The B S Yeddyurappa-led Bharatiya Janata Party (BJP) government in Karnataka is under tremendous pressure to ensure that the government stays in power for a full term. As such, bypolls for the 17 seats that were to be held on October 21, 2019 were crucial for the government. However the Election Commission has decided to postpone the bypolls in the state. As many media reports have noted, the ruling BJP is taking it as a breather.
Fifteen MLAs of the former Congress-Janata Dal (Secular) coalition government had resigned and resulting in the toppling of the government led by H D Kumaraswamy. These MLAs’ resignations were accepted by then Speaker Ramesh Kumar, following which they were disqualified. This meant that these ministers cannot contest in bypolls. However, the Speaker’s decision was challenged in the Supreme Court by the disqualified ministers. On Thursday, an SC bench comprising Justices Sanjiv Khanna and Krishna Murari said it would hear the complete arguments at length and deferred the case. “Then I will ask the Election Commission to defer it (by-polls) for some time," said senior counsel Rakesh Dwivedi, representing EC. The EC clarified that the polls will be eventually held within the stipulated period: six months from the time the seats fell vacant, reported the Livemint. The question, whether they can contest the elections, will be answered by the Supreme Court before the bypolls.
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This move of the EC comes as a breather for the BJP as there exists a series of differences within the government. Many within the government are unhappy about giving tickets to the rebels. Apart from this, Yeddyurappa is also being heavily criticised for the way his government is handling the rehabilitation program for flood victims. His government is also being questioned about its failure to attend to the immediate requirements and demands of the flood infected areas. Apart from this, Yeddyurappa is also challenged by the fact that eight of the seats going for by polls are in the southern part of the state and they have historically been strongholds of Congress and JD(S). BJP is worried as it has never been present in these regions, neither politically nor ideologically.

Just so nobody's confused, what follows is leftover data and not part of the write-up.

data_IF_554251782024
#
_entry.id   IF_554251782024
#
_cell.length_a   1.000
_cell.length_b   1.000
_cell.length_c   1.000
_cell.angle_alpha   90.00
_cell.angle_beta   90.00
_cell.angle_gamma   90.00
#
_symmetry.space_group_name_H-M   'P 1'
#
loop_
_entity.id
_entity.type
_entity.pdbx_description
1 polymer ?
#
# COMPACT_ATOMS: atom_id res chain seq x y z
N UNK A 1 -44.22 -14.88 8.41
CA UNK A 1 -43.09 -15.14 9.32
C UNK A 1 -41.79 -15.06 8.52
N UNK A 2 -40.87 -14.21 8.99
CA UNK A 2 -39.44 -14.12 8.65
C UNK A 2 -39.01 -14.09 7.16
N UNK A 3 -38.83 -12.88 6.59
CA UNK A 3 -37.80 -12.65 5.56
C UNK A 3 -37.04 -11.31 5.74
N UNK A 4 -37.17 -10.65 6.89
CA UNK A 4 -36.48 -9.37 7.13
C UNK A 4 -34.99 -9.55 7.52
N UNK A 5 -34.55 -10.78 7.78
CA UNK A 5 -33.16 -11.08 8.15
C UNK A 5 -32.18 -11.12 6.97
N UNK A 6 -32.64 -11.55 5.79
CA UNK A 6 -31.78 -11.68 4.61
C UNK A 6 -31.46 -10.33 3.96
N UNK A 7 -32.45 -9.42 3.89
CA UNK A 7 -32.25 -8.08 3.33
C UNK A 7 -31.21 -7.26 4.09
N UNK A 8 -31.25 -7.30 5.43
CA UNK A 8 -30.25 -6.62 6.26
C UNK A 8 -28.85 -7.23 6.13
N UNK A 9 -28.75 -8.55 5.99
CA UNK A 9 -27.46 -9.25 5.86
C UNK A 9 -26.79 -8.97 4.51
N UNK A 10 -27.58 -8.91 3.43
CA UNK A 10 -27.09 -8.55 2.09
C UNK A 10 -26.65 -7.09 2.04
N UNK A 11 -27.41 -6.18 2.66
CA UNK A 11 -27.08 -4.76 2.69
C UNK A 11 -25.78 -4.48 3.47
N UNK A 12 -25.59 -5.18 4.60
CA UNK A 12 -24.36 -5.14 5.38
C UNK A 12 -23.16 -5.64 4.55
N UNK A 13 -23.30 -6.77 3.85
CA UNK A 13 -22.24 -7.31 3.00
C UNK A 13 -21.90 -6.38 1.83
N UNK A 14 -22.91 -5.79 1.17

The BJP government now has 104 MLAs plus an independent offering outside support. With the results to the 15 bypolls, the total house strength will be 223. So, the BJP needs to win at least seven seats in the bypolls to have a majority. However, now that the EC has deferred the by polls, the right wing party has got sometime to deal with these differences. Even though the Congress has welcomed this move of the EC, the JD(S) has alleged that the move has been made to favour the BJP and EC was behaving undemocratically.
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As Sandeep Shastri writes in NewsClick, “The collapse of the Congress-JDS coalition government headed by HD Kumaraswamy was imminent for quite some time. An alliance that had come together to keep the BJP out of power on the one hand, and enjoy the benefits of power on the other, was bound to crumble.”
“The internal bickering within the alliance was exploited to the hilt by the BJP. The resignations of the Members of the Legislative Assembly (MLAs) of the ruling alliance virtually signalled the beginning of the countdown to the resignation of the Kumaraswamy government,” wrote Shastri. However, it should be noted that similar internal bickering has already started within this current BJP government. It all began with the cabinet formation by Yeddyurappa in the beginning of August. The MLAs who did not make it to the cabinet were unhappy with the government. Now, the question that has unsettled the government is, what is to be done with the rebel MLAs from the former Congress-JD(S) coalition government. Those leaders of the BJP who lost to these MLAs in the 2018 polls are unhappy that they are being sidelined, and that their loyalty to the party has so far not been recognised, as per a report by News 18.
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All of this will depend on the Supreme Court’s ruling. If the court upholds the speaker’s decision to disqualify the legislators, then the Yeddyurappa government would have a precarious majority. On the other hand, if the court upholds the legislators’ resignations, then Yeddyurappa would have only a slightly bigger majority, which may not be enough to offer stability, observes a report in the Livemint. As Shastri notes, “In the past three decades, whenever Karnataka has had an Assembly with no clear majority for a single party (this has happened in 2004, 2008 and 2018), one has seen short-lived governments, political poll-vaults by independent legislators and resignations by MLAs who decide to switch sides.”